In recent years, he’s developed a fondness for cyclocross, which is demanding, both physically and mentally, but also fun, in an adventurous sort of way. “We’re racing hard, but we all have families and jobs,” he explained, “so we don’t do anything really crazy.”

For most of his career, Greenbacher’s job has been as an emergency-room physician. After graduating from the University of Minnesota Medical School and then tackling a residency in Emergency Medicine at Baystate Medical Center, he became an emergency attending physician for both BMC and Baystate Franklin.

While he enjoyed life in the ER, he embarked on a fellowship in Sports Medicine at UMass Medical Center in 2009 that would bring his twin passions — health care and athletics — together in one entrepreneurial endeavor.

It was in the spring of this year that he started serious discussions with Baystate Franklin President Chuck Gijanto about establishing a sports-medicine program, and his arguments eventually proved more than persuasive enough.

“There are so many people dedicated to an active lifestyle, and so many high schools and prep schools in this area, that I thought there was a real need for this type of service,” said Greenbacher. “I pitched it, and Chuck thought it was a great idea.”

The concept was for a multi-specialty program, he continued, adding that sports medicine comes in two forms, one that involves surgery to repair damaged joints or muscles, and the other (his practice), which involves seemingly everything but surgery.

Five months into this venture, Greenbach’s instincts have been proven correct. There has been a steady flow of patient traffic to the office at 48 Sanderson St. in Greenfield, from Franklin County, mostly, but also well beyond it. And much of this traffic comes from positive word-of-mouth referrals from previous visitors.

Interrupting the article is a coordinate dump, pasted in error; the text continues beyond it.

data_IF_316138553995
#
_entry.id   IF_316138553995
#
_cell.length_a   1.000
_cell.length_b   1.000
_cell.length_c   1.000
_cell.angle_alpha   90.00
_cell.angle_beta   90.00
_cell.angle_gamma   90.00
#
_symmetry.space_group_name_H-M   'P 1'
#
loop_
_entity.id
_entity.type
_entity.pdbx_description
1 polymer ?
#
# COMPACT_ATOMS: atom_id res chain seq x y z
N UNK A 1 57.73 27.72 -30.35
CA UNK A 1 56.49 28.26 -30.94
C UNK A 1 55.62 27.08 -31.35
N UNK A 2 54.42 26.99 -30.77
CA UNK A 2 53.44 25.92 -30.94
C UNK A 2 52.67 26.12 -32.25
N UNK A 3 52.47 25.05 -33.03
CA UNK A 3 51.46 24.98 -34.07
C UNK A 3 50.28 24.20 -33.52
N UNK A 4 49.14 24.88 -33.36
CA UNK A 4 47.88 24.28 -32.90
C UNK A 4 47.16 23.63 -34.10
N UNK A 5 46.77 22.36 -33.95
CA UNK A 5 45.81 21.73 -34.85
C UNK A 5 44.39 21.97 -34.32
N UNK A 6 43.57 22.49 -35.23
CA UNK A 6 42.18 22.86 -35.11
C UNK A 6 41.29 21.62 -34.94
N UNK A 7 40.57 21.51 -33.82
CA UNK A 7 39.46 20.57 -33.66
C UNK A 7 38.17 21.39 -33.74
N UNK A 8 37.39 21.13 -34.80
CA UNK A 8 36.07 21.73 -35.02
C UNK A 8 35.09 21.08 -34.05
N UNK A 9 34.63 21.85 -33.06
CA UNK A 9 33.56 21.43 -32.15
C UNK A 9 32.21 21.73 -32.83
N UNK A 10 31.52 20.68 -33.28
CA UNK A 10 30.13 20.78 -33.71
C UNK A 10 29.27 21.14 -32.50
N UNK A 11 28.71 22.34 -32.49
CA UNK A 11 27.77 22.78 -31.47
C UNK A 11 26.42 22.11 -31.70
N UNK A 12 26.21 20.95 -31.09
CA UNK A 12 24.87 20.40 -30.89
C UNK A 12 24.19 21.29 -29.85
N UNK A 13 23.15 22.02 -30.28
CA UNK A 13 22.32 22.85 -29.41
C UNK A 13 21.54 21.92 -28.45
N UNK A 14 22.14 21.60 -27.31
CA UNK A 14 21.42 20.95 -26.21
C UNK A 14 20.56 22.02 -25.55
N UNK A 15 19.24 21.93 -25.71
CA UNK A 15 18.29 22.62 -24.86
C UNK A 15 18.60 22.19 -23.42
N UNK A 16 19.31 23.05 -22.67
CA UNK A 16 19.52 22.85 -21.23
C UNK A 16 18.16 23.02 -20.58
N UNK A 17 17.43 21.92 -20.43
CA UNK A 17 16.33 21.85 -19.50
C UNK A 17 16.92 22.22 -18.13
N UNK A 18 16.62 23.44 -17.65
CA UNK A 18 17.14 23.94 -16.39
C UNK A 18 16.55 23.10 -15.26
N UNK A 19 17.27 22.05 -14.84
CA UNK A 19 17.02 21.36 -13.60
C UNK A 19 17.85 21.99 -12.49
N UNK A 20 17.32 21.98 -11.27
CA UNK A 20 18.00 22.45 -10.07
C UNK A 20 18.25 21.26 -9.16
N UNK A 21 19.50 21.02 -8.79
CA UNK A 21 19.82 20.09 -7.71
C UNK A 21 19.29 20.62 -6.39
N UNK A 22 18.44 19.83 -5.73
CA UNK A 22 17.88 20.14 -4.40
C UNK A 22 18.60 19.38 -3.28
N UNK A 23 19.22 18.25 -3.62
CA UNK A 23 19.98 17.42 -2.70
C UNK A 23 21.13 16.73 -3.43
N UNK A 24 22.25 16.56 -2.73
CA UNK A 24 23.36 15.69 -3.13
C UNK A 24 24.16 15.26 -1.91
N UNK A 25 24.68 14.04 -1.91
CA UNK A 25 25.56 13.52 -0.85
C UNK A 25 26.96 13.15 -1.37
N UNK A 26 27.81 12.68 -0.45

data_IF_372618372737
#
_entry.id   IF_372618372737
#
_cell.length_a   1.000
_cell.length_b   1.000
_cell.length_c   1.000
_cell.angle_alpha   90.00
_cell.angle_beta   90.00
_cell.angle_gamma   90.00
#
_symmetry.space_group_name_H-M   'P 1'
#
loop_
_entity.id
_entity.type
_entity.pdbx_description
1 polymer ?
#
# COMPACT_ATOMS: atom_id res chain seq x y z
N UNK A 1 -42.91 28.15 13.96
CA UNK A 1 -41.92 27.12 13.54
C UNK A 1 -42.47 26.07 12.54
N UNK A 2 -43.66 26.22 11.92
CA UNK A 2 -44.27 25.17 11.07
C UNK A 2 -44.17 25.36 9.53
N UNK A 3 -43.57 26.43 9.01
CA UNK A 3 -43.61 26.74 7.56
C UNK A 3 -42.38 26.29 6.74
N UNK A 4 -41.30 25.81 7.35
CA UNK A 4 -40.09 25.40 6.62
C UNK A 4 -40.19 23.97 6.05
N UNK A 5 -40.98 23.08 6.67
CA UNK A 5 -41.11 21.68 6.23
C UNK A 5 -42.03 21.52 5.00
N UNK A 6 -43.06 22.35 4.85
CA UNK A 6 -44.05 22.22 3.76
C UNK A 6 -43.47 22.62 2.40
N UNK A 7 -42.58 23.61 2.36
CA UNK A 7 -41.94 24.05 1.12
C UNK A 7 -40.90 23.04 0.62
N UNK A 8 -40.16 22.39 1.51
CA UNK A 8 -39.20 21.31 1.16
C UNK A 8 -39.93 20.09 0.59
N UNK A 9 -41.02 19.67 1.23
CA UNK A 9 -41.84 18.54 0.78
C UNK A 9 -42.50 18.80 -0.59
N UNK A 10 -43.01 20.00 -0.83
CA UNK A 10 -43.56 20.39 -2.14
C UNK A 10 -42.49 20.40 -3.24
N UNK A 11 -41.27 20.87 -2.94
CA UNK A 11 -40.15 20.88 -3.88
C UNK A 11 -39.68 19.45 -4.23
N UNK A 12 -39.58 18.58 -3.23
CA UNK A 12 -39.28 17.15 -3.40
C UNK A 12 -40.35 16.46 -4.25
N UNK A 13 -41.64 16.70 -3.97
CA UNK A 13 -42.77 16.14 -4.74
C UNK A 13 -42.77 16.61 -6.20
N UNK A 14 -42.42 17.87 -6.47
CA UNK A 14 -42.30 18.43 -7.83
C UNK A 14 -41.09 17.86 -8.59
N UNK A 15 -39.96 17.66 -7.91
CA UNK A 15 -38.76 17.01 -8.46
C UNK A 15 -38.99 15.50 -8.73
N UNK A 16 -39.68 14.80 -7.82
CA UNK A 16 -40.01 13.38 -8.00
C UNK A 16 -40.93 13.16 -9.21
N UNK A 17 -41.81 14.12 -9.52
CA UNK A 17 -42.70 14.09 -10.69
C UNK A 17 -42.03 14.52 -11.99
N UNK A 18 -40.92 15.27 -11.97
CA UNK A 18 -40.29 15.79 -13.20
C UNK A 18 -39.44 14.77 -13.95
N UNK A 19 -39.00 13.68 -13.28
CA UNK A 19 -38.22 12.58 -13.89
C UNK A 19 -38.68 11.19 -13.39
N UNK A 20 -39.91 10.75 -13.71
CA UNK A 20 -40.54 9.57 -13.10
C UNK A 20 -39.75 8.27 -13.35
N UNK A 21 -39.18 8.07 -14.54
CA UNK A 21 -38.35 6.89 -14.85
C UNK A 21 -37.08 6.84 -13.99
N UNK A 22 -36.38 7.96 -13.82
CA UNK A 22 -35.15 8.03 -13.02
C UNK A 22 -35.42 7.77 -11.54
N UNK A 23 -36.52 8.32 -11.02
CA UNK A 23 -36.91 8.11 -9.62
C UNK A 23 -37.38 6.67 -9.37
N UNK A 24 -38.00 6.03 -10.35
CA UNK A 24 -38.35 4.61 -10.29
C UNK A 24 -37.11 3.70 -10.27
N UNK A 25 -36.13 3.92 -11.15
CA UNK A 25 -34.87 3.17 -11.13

These two patients come in essentially two varieties, said Greenbacher, listing high-school and college athletes in one group and the proverbial weekend warriors in the other.

With the former, he’s seeing patients with a wide variety of ailments, from shoulder, ankle, and knee problems to those aforementioned concussions.

“I’m seeing maybe two or three a week, and there are perhaps five or six more out there where the individuals should come in but don’t,” he explained, adding that football players have comprised much of this constituency, but there are also many soccer players, especially girls, in this category as well.

There are several aspects to concussion care within the sports medicine program, said Greenbacher, listing treatment, building greater awareness (a facet that will eventually help reduce the numbers of people who think they might have a concussion but tough it out until they feel better), prevention (or what he calls “prehab”), and building that baseline of data on young athletes.

Awareness-building involves talks to a host of constituencies, including parents, school administrators, coaches, and young people, he said, adding that one recent ‘lecture’ he was due to give at Turners Falls High School turned into a Who Wants to Be a Millionaire-like Q&A that become quite spirited. “It went on for more than an hour,” he said, “and I got a lot of insightful questions.”